Shipping Out

Cabin Boy – Chris Elliott is known for playing dumb, hapless, obnoxious characters, and this is no exception. Beth used to watch Get a Life back in the day, and we’d been watching the DVDs, but never finished with them for some reason. The movie seems to be a pretty direct parody of Captains Courageous, a Rudyard Kipling novel made into a film. I have neither read the book nor seen the movie, but its general idea of a spoiled kid coming of age on a sea voyage has become a trope. Elliott’s character is a rich, condescending young man who, after graduation, plans to take a cruise to Hawaii. In his general stupidity, he accidentally gets on the wrong boat, a fishing schooner called the Filthy Whore. When he tries to convince the cabin boy, played by Andy Richter, to steer the ship to Hawaii, he accidentally brings it into a Bermuda Triangle sort of area called Hell’s Bucket, and then blows overboard. Elliott is obnoxious to everybody, so the fishermen make him do all their dirty jobs and plan to maroon him on the only island in Hell’s Bucket. Elliott also does what he thinks is saving a woman, but it turns out that she’s actually trying to swim around the world, and she’s pissed. The crew forces him to dance to the Alley Cat (a recurring motif in Elliott’s work) while they throw things at him, the sort of thing where Elliott kind of deserves it for being such a jerk, but you can’t help but feel a little bad for him because of how naive he is. That came up a lot in Get a Life as well. The movie gets more surreal when the crew encounters a half-shark man, a woman who resembles the goddess Kali, and a giant who runs a housewares store. Elliott slays the giant and wins the love of the swimming woman, and and while they do eventually reach Hawaii, he decides to stay on as part of the crew. I can’t say I was particularly keen on the movie, but it had some good jokes throughout, often working because of the idiotically philosophical style of Elliott’s dialogue.

Brighton Beach Memoirs – The Eugene trilogy was a series of plays by Neil Simon. The first two were made into theatrical films, but the third, Broadway Bound, was only a direct-to-television movie. We watched these first two, but we’re not sure how to see the third. Anyway, this was about a character named Eugene Jerome, loosely based on Simon himself, growing up with his Jewish family in Brighton Beach, Brooklyn in 1937. It’s a slice of life sort of thing, dealing with a situation where Eugene’s father loses a job, his older brother comes close to losing his, and there’s tension between his mother and his widowed aunt who lives with them. There are some rather uncomfortable bits, however, like how Eugene has a crush on his cousin, and his older brother admits he’s purposely seen her naked before. Beth also pointed out how the mother was opposed to her sister dating an Irish guy because she just assumed he was an alcoholic, and then it turns out he’s not able to keep their date because he got into an accident while driving drunk. So offensive stereotypes about the Irish are correct after all? Overall, though, it was enjoyable, an interesting period piece.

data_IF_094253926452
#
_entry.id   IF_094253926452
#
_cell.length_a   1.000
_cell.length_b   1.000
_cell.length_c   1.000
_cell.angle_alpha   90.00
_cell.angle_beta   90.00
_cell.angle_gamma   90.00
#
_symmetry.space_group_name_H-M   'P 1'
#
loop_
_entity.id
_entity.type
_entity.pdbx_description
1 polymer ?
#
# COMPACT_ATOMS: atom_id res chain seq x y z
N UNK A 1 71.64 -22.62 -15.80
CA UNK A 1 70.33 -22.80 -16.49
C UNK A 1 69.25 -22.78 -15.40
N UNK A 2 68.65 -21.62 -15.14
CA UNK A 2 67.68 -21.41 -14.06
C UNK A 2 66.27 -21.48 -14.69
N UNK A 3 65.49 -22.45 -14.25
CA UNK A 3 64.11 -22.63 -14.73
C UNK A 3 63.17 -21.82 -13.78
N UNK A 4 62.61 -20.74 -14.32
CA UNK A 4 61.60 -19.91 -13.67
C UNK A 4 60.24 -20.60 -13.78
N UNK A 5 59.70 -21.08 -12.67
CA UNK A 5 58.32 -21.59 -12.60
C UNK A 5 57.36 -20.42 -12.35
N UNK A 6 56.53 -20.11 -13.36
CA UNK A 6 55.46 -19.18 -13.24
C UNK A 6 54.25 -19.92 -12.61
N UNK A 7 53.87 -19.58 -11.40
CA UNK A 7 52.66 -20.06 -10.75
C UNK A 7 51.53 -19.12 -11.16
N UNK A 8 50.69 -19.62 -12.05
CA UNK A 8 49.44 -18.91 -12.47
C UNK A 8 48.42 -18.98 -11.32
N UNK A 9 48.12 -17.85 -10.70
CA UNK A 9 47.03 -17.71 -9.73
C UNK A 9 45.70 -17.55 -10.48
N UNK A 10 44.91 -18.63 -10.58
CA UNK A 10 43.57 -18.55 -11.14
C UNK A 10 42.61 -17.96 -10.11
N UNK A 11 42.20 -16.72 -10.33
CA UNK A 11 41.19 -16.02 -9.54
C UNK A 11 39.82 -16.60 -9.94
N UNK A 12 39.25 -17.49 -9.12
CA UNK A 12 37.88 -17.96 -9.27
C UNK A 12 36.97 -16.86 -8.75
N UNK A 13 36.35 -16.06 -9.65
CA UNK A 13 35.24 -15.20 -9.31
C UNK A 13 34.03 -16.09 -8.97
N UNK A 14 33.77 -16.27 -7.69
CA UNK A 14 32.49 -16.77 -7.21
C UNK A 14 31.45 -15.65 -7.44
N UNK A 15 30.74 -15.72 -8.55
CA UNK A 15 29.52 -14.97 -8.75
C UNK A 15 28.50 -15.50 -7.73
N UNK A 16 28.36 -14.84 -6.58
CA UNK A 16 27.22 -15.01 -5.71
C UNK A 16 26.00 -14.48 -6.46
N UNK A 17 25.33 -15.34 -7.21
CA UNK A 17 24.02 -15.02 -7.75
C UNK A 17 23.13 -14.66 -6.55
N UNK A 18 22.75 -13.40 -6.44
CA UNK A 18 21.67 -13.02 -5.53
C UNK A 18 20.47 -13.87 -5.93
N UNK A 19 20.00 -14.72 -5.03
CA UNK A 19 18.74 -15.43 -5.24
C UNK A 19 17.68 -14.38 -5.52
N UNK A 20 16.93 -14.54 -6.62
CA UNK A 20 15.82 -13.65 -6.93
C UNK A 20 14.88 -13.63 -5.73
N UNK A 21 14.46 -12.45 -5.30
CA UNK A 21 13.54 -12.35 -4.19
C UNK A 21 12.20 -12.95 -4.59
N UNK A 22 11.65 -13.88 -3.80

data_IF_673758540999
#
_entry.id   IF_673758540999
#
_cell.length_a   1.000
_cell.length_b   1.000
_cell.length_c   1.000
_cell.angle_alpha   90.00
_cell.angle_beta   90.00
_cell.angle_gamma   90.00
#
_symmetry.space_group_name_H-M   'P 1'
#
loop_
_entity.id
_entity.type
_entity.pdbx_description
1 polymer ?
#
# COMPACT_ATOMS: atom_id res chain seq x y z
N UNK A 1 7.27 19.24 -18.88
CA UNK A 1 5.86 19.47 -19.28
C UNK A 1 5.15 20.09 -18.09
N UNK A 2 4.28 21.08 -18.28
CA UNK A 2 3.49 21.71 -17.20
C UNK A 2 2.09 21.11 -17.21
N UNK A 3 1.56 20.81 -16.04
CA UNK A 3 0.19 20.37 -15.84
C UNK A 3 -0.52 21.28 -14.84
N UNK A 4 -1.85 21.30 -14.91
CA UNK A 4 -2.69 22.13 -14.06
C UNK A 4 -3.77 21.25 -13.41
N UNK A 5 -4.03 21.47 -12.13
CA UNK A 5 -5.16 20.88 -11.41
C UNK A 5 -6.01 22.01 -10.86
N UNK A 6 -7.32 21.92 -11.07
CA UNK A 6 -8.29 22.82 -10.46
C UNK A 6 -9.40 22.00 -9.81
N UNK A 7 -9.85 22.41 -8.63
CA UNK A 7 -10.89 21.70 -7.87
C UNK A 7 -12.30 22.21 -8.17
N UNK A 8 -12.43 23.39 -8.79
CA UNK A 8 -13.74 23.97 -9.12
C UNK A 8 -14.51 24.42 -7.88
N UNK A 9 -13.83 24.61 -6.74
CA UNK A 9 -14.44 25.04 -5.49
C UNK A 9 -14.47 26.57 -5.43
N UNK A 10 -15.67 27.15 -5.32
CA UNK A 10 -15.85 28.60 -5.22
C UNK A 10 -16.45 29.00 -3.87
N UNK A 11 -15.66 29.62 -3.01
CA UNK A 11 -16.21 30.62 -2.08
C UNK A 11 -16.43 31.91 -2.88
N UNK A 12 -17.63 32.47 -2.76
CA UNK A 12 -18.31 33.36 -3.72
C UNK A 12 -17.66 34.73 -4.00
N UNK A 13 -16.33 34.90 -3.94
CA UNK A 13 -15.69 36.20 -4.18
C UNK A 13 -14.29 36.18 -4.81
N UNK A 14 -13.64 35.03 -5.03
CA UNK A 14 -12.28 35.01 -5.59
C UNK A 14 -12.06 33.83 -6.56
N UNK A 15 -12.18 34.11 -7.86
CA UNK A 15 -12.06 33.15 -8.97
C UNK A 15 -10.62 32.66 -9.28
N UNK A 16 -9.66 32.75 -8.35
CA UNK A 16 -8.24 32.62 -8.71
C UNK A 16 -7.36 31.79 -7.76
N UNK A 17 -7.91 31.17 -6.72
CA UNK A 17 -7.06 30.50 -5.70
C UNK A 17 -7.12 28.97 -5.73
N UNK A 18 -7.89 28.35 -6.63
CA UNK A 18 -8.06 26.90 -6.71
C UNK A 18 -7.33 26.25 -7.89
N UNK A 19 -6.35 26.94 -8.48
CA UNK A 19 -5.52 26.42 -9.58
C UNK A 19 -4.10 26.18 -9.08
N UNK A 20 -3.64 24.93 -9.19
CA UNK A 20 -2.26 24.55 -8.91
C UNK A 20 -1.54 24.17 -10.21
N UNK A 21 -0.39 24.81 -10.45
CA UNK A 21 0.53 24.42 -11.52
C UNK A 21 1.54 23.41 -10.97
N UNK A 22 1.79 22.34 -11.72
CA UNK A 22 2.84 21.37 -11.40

Biloxi Blues – The second part of the Eugene trilogy was one Beth and I had sort of seen before, as her cousin was in a play version of it years ago. He played the crazy drill sergeant, who was Christopher Walken in the film. Matthew Broderick, who had played Eugene on Broadway, also took the role in the movie, which is about the character’s undergoing basic training for the Army in Mississippi. I have to say it doesn’t make me any less terrified of the military. There’s humor, but it’s often a bit dark and uncomfortable. And the awkward sexual content continues a bit, as there’s a scene where Eugene loses his virginity to a prostitute. The sergeant is a jerk to everybody, but particularly nasty to Eugene and the principled, intellectual, but physically weak and very outspoken Arnold Epstein, considering them both troublemakers. Even the Army seems to realize how crazy Sergeant Toomey is, as he’s eventually forced into early retirement, leading to a scene where he gets really drunk and forces Eugene to follow proper procedure in disarming and arresting him. I have to say I preferred Jonathan Silverman over Broderick as Eugene, but what’s kind of weird is that, in the made-for-TV Broadway Bound, Silverman plays Eugene’s older brother, while Eugene is Corey Parker, who played Epstein.

This entry was posted in Families, History, Humor, Music, Plays, Relationships, Sexuality, Snobbery, Television, VoVat Goes to the Movies and tagged , , , , , , , , , , , , , , , . Bookmark the permalink.

1 Response to Shipping Out

  1. hahaha, I kind of loved “Cabin Boy” for the reason you did. It cracks me up when he takes dumb stuff really seriously. Like the whole audition scene for “Starlight Express” from “Get a Life” made me laugh every time I saw it.

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